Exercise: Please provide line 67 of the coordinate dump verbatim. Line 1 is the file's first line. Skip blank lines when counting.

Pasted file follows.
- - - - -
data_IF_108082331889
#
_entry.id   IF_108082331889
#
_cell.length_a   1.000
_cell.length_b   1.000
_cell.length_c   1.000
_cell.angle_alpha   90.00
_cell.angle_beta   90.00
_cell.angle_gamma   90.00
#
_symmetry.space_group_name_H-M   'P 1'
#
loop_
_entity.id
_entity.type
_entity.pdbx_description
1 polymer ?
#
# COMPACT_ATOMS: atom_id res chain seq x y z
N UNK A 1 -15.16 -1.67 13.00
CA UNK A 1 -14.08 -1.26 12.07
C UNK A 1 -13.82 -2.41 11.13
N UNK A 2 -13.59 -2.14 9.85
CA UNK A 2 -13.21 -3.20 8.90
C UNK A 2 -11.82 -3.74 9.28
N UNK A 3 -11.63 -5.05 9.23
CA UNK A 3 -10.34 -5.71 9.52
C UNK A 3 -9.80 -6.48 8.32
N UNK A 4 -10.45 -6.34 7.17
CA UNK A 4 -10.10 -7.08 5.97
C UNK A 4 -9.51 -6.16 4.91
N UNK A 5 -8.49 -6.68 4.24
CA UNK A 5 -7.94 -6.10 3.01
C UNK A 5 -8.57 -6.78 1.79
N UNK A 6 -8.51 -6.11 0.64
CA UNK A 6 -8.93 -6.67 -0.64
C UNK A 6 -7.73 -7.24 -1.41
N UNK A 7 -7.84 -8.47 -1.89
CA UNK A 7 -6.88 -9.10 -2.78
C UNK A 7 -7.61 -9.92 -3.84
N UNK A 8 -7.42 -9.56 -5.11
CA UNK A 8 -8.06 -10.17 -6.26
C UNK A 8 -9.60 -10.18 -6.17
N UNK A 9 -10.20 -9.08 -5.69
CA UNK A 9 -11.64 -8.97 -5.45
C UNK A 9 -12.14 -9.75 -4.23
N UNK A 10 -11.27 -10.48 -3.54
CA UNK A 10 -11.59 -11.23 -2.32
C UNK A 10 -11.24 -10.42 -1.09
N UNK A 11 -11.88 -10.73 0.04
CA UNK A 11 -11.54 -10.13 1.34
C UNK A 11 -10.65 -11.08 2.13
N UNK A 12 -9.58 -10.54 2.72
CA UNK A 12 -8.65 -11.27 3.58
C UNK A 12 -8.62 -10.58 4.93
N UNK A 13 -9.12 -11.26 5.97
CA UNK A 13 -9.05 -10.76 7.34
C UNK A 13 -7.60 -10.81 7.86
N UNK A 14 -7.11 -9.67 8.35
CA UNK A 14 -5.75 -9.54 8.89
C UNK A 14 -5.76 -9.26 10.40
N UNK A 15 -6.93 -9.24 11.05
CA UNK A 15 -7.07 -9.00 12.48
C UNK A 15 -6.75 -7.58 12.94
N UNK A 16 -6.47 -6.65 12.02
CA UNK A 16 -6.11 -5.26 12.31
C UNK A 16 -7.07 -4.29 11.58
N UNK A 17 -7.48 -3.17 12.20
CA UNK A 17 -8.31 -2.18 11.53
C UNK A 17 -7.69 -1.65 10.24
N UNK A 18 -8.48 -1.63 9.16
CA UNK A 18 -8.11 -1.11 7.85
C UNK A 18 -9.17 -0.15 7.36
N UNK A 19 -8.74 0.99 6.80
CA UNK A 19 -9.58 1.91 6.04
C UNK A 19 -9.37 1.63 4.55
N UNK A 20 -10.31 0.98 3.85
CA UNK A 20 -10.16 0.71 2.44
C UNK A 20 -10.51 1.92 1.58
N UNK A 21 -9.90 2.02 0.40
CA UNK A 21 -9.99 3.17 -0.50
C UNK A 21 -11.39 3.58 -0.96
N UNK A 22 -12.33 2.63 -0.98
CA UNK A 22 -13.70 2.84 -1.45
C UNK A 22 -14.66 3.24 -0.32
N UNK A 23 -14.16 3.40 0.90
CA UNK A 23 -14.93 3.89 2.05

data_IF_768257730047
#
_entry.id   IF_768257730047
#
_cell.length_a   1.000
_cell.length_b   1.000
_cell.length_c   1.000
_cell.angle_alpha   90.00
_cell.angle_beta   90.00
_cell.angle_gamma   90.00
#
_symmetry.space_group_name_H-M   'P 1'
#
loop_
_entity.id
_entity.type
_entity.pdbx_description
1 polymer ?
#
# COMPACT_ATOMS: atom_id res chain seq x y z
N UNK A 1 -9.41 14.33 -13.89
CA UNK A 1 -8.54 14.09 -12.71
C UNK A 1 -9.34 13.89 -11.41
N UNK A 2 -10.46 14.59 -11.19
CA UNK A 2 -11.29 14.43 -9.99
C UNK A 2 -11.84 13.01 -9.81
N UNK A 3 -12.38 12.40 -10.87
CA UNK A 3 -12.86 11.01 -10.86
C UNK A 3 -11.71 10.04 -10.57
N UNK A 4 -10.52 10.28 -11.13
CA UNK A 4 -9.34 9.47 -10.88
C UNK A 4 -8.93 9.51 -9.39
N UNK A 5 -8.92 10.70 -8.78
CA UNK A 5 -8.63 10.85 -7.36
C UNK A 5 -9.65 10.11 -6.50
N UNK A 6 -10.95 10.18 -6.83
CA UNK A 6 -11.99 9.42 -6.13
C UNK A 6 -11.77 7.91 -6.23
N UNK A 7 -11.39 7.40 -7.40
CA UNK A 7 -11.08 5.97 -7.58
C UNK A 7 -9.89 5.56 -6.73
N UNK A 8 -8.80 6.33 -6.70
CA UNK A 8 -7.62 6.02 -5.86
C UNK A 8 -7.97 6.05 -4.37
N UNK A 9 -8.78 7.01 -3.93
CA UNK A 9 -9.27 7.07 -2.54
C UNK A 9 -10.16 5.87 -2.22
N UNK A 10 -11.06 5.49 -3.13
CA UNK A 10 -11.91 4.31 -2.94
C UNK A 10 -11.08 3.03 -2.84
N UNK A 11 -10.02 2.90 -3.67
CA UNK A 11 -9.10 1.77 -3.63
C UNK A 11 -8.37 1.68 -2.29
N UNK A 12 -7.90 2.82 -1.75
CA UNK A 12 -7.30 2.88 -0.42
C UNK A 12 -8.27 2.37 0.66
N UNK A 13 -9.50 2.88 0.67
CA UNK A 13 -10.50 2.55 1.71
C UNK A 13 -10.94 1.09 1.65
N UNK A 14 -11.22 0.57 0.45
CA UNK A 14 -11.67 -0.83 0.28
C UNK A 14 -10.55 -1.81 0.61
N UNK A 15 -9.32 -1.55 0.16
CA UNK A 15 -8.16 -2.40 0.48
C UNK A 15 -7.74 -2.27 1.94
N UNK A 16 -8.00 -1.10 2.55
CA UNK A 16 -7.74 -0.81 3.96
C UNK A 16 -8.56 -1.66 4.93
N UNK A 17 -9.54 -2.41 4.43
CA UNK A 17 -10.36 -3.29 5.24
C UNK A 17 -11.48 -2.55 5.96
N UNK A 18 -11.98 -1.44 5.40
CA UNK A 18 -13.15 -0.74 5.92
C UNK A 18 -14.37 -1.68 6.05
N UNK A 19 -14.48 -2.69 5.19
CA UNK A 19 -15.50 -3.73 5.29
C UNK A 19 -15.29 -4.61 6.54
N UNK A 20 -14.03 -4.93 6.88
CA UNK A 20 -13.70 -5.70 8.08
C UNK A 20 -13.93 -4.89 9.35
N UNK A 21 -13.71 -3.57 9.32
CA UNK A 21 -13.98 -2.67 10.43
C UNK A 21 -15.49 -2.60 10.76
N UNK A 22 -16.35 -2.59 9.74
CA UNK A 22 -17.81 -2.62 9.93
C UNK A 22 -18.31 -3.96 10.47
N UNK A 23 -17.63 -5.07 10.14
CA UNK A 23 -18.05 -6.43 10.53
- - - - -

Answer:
CA UNK A 16 -6.11 -5.26 12.31